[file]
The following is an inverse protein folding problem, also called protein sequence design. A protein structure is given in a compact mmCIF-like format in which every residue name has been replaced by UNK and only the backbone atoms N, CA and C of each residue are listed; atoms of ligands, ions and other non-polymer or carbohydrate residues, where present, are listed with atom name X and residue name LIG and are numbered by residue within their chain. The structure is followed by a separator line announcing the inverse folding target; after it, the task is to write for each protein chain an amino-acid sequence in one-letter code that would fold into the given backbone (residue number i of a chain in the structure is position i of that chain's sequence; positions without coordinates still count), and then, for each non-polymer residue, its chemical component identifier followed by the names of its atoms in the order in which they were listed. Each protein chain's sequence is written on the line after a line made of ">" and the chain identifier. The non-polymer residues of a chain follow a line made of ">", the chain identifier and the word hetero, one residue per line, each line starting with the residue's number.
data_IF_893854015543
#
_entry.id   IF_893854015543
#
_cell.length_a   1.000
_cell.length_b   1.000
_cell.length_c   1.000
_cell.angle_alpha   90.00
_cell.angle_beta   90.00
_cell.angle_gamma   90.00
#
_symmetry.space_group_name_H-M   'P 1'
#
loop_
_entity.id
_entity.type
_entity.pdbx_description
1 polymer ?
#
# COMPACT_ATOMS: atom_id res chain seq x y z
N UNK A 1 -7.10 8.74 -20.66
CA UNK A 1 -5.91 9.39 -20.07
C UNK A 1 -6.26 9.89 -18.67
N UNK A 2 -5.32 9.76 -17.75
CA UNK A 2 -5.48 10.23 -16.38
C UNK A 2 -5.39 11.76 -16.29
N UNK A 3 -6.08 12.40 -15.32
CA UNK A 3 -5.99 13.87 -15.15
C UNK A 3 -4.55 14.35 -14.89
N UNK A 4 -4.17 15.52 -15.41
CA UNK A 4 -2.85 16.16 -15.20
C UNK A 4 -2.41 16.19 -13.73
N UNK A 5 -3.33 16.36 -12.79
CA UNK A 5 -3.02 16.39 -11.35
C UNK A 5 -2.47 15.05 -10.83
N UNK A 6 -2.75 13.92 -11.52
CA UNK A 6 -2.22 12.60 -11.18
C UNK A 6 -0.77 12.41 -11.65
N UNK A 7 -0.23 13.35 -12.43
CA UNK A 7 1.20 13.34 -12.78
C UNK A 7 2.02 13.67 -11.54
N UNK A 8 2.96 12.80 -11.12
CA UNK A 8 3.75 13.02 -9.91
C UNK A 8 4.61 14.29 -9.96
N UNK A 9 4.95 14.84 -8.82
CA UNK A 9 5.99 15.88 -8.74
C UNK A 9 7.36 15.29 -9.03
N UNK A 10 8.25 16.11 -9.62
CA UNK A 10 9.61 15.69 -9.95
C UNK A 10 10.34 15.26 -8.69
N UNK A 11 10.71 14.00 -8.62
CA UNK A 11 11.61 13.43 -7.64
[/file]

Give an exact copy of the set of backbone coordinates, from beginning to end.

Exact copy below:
The following is an inverse protein folding problem, also called protein sequence design. A protein structure is given in a compact mmCIF-like format in which every residue name has been replaced by UNK and only the backbone atoms N, CA and C of each residue are listed; atoms of ligands, ions and other non-polymer or carbohydrate residues, where present, are listed with atom name X and residue name LIG and are numbered by residue within their chain. The structure is followed by a separator line announcing the inverse folding target; after it, the task is to write for each protein chain an amino-acid sequence in one-letter code that would fold into the given backbone (residue number i of a chain in the structure is position i of that chain's sequence; positions without coordinates still count), and then, for each non-polymer residue, its chemical component identifier followed by the names of its atoms in the order in which they were listed. Each protein chain's sequence is written on the line after a line made of ">" and the chain identifier. The non-polymer residues of a chain follow a line made of ">", the chain identifier and the word hetero, one residue per line, each line starting with the residue's number.
data_IF_893854015543
#
_entry.id   IF_893854015543
#
_cell.length_a   1.000
_cell.length_b   1.000
_cell.length_c   1.000
_cell.angle_alpha   90.00
_cell.angle_beta   90.00
_cell.angle_gamma   90.00
#
_symmetry.space_group_name_H-M   'P 1'
#
loop_
_entity.id
_entity.type
_entity.pdbx_description
1 polymer ?
#
# COMPACT_ATOMS: atom_id res chain seq x y z
N UNK A 1 -7.10 8.74 -20.66
CA UNK A 1 -5.91 9.39 -20.07
C UNK A 1 -6.26 9.89 -18.67
N UNK A 2 -5.32 9.76 -17.75
CA UNK A 2 -5.48 10.23 -16.38
C UNK A 2 -5.39 11.76 -16.29
N UNK A 3 -6.08 12.40 -15.32
CA UNK A 3 -5.99 13.87 -15.15
C UNK A 3 -4.55 14.35 -14.89
N UNK A 4 -4.17 15.52 -15.41
CA UNK A 4 -2.85 16.16 -15.20
C UNK A 4 -2.41 16.19 -13.73
N UNK A 5 -3.33 16.36 -12.79
CA UNK A 5 -3.02 16.39 -11.35
C UNK A 5 -2.47 15.05 -10.83
N UNK A 6 -2.75 13.92 -11.52
CA UNK A 6 -2.22 12.60 -11.18
C UNK A 6 -0.77 12.41 -11.65
N UNK A 7 -0.23 13.35 -12.43
CA UNK A 7 1.20 13.34 -12.78
C UNK A 7 2.02 13.67 -11.54
N UNK A 8 2.96 12.80 -11.12
CA UNK A 8 3.75 13.02 -9.91
C UNK A 8 4.61 14.29 -9.96
N UNK A 9 4.95 14.84 -8.82
CA UNK A 9 5.99 15.88 -8.74
C UNK A 9 7.36 15.29 -9.03
N UNK A 10 8.25 16.11 -9.62
CA UNK A 10 9.61 15.69 -9.95
C UNK A 10 10.34 15.26 -8.69
N UNK A 11 10.71 14.00 -8.62
CA UNK A 11 11.61 13.43 -7.64